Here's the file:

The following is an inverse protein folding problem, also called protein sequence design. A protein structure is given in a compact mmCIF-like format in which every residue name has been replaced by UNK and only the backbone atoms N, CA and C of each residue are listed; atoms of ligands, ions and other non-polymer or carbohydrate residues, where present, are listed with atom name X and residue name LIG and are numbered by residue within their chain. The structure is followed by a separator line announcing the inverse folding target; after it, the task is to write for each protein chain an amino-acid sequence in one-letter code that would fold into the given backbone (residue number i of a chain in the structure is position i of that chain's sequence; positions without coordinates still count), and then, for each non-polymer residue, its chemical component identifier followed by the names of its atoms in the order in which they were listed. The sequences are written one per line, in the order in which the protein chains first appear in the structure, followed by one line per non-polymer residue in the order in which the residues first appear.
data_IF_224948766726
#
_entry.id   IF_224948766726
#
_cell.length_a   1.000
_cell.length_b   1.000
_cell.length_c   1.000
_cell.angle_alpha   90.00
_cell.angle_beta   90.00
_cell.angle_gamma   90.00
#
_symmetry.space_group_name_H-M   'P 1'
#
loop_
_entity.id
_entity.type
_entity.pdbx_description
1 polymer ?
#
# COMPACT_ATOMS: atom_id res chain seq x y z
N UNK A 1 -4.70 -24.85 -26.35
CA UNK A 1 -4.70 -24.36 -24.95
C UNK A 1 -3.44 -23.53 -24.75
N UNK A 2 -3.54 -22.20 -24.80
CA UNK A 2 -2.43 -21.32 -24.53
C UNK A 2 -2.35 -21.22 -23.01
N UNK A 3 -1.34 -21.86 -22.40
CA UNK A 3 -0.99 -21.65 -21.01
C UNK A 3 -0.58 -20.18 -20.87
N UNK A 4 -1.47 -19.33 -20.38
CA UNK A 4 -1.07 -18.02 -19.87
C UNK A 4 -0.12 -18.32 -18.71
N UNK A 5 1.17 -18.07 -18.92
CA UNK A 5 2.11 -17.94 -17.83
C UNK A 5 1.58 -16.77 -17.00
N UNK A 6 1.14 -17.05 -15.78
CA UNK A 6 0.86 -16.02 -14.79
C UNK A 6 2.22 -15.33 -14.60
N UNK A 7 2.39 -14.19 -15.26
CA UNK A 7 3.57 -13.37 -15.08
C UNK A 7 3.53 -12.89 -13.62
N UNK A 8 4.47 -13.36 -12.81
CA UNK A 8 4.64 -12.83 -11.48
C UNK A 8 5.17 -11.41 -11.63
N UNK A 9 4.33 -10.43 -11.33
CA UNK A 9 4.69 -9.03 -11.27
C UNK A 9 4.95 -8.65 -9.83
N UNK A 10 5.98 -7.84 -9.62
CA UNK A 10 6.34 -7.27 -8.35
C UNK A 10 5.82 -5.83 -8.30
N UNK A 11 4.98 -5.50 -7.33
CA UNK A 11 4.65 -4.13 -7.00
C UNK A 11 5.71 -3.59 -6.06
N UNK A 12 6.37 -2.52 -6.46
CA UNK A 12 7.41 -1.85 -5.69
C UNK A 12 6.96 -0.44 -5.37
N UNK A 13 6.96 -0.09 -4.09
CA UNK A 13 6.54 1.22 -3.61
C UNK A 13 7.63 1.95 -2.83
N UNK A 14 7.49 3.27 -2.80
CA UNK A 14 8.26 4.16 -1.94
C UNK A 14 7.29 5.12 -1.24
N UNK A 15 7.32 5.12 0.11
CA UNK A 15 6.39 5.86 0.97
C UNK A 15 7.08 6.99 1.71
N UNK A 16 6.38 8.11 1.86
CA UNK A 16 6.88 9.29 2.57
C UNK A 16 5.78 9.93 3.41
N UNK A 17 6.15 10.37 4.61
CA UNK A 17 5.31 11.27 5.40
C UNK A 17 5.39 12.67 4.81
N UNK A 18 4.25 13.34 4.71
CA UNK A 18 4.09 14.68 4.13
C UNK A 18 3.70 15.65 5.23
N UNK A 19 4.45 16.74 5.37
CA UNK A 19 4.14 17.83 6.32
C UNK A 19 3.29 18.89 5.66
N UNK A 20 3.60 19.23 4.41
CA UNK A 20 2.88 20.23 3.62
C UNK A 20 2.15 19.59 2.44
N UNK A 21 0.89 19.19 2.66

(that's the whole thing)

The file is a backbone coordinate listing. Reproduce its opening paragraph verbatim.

The following is an inverse protein folding problem, also called protein sequence design. A protein structure is given in a compact mmCIF-like format in which every residue name has been replaced by UNK and only the backbone atoms N, CA and C of each residue are listed; atoms of ligands, ions and other non-polymer or carbohydrate residues, where present, are listed with atom name X and residue name LIG and are numbered by residue within their chain. The structure is followed by a separator line announcing the inverse folding target; after it, the task is to write for each protein chain an amino-acid sequence in one-letter code that would fold into the given backbone (residue number i of a chain in the structure is position i of that chain's sequence; positions without coordinates still count), and then, for each non-polymer residue, its chemical component identifier followed by the names of its atoms in the order in which they were listed. The sequences are written one per line, in the order in which the protein chains first appear in the structure, followed by one line per non-polymer residue in the order in which the residues first appear.